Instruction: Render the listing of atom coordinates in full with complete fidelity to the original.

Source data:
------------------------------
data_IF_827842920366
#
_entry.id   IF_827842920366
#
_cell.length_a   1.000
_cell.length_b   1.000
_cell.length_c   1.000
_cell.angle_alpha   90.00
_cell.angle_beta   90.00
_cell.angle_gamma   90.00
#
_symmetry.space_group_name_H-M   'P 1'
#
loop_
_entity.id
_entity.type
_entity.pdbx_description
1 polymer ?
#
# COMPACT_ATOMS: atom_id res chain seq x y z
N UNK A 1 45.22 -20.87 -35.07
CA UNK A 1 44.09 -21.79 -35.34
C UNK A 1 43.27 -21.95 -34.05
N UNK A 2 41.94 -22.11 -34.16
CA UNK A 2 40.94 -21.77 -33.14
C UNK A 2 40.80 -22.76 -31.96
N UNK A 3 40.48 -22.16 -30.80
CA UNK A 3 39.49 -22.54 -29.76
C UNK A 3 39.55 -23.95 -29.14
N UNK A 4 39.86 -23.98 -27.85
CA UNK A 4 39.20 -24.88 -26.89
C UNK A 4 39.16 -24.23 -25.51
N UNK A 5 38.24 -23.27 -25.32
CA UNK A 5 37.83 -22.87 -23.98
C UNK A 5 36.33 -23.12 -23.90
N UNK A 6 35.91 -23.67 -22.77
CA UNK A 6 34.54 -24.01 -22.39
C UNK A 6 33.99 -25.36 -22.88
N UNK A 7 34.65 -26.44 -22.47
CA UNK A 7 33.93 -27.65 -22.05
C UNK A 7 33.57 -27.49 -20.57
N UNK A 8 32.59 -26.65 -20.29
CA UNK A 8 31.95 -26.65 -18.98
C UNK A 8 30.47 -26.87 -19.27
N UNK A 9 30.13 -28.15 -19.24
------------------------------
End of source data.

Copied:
data_IF_827842920366
#
_entry.id   IF_827842920366
#
_cell.length_a   1.000
_cell.length_b   1.000
_cell.length_c   1.000
_cell.angle_alpha   90.00
_cell.angle_beta   90.00
_cell.angle_gamma   90.00
#
_symmetry.space_group_name_H-M   'P 1'
#
loop_
_entity.id
_entity.type
_entity.pdbx_description
1 polymer ?
#
# COMPACT_ATOMS: atom_id res chain seq x y z
N UNK A 1 45.22 -20.87 -35.07
CA UNK A 1 44.09 -21.79 -35.34
C UNK A 1 43.27 -21.95 -34.05
N UNK A 2 41.94 -22.11 -34.16
CA UNK A 2 40.94 -21.77 -33.14
C UNK A 2 40.80 -22.76 -31.96
N UNK A 3 40.48 -22.16 -30.80
CA UNK A 3 39.49 -22.54 -29.76
C UNK A 3 39.55 -23.95 -29.14
N UNK A 4 39.86 -23.98 -27.85
CA UNK A 4 39.20 -24.88 -26.89
C UNK A 4 39.16 -24.23 -25.51
N UNK A 5 38.24 -23.27 -25.32
CA UNK A 5 37.83 -22.87 -23.98
C UNK A 5 36.33 -23.12 -23.90
N UNK A 6 35.91 -23.67 -22.77
CA UNK A 6 34.54 -24.01 -22.39
C UNK A 6 33.99 -25.36 -22.88
N UNK A 7 34.65 -26.44 -22.47
CA UNK A 7 33.93 -27.65 -22.05
C UNK A 7 33.57 -27.49 -20.57
N UNK A 8 32.59 -26.65 -20.29
CA UNK A 8 31.95 -26.65 -18.98
C UNK A 8 30.47 -26.87 -19.27
N UNK A 9 30.13 -28.15 -19.24